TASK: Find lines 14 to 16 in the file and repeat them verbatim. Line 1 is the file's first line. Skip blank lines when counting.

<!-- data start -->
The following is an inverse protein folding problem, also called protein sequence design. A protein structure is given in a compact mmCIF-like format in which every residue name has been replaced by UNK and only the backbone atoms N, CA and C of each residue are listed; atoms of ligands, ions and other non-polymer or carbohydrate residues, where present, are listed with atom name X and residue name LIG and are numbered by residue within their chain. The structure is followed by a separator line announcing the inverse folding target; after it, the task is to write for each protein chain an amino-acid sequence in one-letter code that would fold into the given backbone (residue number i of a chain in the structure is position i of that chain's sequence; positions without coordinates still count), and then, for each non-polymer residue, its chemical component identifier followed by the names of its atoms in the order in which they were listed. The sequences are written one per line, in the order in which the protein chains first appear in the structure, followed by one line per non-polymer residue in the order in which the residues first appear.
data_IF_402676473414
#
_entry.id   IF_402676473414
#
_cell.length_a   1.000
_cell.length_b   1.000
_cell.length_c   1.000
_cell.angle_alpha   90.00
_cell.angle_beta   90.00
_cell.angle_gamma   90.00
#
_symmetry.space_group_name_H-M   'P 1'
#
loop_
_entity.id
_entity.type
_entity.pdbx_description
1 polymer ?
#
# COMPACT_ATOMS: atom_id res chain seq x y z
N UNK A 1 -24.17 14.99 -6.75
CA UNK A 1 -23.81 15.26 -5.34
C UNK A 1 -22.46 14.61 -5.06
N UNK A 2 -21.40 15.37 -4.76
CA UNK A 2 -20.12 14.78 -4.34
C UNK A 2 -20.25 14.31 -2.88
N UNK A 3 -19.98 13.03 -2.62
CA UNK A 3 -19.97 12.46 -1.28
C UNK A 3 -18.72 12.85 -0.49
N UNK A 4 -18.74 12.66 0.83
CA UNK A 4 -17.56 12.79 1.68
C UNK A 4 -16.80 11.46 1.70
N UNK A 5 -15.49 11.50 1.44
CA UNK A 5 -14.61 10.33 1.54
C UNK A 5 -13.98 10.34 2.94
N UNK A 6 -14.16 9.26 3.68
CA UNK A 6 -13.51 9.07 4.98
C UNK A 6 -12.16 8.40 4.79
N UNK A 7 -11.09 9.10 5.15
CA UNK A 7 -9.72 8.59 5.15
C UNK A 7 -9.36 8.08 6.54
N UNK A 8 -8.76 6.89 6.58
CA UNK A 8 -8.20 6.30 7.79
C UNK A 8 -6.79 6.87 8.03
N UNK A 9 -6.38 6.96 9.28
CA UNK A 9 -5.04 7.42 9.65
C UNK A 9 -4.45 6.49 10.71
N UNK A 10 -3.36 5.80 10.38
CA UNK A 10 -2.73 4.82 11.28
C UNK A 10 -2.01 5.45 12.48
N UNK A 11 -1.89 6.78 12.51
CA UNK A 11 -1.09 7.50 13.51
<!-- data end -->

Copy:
#
loop_
_entity.id